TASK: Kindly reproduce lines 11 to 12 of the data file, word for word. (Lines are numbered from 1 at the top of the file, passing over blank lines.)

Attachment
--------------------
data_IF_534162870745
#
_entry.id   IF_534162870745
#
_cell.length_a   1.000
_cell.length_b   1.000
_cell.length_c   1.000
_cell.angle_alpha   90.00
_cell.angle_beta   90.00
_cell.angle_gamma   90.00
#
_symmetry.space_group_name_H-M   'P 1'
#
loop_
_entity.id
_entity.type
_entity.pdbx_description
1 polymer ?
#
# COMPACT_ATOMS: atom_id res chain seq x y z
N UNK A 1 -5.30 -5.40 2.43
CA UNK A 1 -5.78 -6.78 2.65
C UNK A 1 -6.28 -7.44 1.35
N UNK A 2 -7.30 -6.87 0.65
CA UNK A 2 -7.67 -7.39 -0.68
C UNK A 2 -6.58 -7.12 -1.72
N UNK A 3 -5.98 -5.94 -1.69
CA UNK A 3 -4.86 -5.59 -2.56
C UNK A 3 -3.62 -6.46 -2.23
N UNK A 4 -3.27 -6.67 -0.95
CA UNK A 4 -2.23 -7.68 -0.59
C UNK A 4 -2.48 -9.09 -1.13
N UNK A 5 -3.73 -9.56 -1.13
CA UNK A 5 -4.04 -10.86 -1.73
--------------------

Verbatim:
#
_symmetry.space_group_name_H-M   'P 1'